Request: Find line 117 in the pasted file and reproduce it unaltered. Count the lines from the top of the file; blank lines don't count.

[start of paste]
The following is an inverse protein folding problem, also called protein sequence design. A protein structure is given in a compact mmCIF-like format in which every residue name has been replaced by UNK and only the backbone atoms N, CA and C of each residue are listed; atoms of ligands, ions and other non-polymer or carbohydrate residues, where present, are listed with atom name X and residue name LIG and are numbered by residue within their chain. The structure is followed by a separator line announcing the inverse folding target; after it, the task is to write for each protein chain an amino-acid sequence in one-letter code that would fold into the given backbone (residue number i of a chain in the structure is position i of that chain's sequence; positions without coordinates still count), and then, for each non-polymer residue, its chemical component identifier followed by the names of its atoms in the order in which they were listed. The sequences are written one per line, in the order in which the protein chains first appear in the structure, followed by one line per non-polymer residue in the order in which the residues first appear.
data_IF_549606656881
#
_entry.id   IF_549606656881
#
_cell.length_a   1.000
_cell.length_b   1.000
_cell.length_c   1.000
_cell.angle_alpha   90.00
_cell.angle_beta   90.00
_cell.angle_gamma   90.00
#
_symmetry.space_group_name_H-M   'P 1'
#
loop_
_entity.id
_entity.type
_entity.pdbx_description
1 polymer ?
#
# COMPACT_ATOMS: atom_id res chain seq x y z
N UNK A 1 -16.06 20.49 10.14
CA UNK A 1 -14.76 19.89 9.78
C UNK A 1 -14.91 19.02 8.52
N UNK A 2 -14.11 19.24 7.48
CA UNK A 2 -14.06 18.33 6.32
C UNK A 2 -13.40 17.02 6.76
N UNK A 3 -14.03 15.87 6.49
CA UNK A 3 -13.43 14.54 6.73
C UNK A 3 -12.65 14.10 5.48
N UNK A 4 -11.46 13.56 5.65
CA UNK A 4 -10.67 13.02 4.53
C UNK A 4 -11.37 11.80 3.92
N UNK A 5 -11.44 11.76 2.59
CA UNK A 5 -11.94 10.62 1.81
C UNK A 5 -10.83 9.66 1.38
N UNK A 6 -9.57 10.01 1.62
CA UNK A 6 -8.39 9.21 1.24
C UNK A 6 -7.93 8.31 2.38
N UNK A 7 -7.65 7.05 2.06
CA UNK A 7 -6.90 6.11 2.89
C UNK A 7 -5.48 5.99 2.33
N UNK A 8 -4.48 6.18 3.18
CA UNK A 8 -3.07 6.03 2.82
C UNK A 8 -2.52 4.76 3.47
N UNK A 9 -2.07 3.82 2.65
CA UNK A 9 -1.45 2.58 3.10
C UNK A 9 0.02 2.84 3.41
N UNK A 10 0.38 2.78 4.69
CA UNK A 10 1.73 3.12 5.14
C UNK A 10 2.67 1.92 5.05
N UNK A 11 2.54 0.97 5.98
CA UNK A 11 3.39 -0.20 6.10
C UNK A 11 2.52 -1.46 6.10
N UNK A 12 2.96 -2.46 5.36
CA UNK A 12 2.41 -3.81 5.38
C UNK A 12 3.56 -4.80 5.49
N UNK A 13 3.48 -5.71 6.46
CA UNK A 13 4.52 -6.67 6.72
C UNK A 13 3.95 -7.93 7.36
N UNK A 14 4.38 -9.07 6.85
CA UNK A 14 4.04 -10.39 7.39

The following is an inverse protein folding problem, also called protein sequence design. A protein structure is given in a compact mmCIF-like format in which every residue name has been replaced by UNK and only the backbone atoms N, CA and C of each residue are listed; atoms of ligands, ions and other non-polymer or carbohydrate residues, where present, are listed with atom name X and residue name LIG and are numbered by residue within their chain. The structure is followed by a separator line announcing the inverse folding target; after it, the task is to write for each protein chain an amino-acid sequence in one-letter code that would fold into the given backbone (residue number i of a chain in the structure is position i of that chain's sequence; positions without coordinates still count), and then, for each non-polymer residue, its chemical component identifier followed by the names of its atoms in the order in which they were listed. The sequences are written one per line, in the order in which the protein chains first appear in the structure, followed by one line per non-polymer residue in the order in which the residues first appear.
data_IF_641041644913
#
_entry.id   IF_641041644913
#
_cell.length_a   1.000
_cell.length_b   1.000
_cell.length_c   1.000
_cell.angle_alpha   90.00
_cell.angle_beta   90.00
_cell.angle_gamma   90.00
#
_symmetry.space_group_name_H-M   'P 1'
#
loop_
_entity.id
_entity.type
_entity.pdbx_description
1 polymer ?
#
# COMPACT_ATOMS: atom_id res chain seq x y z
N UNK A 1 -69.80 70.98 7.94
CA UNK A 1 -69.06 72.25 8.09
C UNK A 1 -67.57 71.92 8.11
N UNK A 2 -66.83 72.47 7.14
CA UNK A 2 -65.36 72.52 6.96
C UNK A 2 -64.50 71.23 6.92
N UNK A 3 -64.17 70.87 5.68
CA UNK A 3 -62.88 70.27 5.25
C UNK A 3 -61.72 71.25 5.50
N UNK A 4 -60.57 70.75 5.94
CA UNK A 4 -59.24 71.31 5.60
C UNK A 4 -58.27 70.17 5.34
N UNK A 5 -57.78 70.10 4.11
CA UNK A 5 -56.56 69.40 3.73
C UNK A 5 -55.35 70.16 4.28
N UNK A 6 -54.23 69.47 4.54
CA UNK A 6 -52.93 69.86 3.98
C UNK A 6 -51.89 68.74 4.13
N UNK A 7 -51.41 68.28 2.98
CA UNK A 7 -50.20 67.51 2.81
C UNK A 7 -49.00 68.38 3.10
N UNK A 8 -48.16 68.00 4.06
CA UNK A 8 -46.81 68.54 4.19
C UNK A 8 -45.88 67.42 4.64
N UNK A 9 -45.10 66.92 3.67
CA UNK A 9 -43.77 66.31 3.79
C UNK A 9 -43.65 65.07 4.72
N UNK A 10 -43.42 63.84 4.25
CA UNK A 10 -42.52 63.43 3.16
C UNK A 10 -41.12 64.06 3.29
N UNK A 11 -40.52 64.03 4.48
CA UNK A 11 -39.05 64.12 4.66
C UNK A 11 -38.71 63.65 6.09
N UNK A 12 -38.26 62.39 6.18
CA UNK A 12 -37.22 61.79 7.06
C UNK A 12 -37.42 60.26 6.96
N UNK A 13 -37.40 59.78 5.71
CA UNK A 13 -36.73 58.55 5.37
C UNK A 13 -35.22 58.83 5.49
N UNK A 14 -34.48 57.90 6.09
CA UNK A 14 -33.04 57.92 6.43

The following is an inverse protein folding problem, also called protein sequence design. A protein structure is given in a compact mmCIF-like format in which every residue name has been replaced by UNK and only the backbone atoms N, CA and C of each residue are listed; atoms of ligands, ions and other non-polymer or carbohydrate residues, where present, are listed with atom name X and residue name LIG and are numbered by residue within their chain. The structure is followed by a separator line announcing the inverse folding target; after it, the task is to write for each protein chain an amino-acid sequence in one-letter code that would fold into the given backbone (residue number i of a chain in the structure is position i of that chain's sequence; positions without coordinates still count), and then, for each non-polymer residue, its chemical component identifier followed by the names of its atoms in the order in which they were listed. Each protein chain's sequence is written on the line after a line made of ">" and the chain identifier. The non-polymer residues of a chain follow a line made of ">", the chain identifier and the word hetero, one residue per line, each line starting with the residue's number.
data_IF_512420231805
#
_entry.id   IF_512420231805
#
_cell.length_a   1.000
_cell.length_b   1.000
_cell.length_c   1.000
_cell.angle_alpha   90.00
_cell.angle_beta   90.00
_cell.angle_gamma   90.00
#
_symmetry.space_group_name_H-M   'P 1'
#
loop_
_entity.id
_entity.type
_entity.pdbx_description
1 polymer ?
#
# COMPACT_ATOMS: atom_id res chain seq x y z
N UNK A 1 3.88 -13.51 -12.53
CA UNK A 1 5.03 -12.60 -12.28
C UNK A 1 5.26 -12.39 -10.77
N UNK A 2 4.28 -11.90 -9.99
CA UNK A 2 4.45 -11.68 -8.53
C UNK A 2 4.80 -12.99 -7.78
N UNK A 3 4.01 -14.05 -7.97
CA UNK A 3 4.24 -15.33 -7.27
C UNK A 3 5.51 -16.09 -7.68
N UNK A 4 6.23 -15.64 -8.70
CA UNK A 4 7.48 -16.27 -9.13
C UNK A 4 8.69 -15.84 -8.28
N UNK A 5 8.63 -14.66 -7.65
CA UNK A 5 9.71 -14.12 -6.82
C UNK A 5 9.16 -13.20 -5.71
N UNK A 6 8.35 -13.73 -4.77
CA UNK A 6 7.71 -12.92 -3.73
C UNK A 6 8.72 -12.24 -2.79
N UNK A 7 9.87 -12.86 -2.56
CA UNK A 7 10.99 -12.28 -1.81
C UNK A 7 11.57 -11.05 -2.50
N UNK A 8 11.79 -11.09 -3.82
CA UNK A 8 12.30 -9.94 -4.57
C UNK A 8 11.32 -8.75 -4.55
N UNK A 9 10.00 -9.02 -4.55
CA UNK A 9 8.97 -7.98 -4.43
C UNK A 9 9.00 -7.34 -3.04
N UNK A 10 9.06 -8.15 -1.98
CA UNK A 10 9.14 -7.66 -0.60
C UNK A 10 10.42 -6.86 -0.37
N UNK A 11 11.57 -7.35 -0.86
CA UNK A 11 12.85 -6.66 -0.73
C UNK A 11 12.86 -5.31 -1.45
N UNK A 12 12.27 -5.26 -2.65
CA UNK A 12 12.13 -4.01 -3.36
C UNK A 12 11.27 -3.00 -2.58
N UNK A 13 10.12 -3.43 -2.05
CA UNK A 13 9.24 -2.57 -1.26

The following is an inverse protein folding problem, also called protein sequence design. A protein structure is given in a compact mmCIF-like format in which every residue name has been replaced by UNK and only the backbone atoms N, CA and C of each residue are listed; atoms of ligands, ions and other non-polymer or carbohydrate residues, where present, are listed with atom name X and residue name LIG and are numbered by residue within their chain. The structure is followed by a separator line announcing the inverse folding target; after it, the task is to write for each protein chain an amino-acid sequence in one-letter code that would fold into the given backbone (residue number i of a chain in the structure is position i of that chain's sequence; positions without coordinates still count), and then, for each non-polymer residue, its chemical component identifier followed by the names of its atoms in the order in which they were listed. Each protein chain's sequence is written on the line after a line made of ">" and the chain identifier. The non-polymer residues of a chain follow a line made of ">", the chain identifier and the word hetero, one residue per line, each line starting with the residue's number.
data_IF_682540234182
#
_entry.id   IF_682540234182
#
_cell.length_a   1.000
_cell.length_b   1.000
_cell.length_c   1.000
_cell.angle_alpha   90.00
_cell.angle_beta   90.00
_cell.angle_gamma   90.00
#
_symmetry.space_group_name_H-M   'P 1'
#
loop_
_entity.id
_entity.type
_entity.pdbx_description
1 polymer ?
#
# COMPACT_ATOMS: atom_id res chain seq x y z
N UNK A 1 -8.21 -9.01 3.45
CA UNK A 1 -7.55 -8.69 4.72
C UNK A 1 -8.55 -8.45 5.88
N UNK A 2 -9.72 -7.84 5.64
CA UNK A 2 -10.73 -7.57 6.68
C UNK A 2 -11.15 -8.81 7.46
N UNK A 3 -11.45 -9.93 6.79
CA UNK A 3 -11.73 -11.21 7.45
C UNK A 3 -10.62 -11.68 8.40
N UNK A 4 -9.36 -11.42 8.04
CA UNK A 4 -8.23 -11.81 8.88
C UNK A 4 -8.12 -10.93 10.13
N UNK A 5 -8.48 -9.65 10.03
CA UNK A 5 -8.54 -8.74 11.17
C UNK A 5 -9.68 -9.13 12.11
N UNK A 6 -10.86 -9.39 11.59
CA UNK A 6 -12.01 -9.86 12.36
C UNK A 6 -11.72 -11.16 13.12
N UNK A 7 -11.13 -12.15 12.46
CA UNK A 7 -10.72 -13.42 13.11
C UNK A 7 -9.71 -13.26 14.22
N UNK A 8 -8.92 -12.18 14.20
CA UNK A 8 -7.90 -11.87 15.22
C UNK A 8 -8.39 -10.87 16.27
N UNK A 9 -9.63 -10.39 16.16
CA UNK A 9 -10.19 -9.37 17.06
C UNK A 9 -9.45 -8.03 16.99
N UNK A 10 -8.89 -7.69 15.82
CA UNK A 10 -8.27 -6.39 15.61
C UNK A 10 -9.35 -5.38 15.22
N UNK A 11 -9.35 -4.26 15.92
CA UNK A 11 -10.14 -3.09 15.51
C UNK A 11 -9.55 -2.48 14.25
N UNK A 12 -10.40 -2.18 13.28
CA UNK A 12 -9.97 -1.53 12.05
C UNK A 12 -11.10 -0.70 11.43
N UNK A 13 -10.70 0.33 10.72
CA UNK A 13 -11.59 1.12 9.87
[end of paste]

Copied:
N UNK A 12 -38.26 62.39 6.18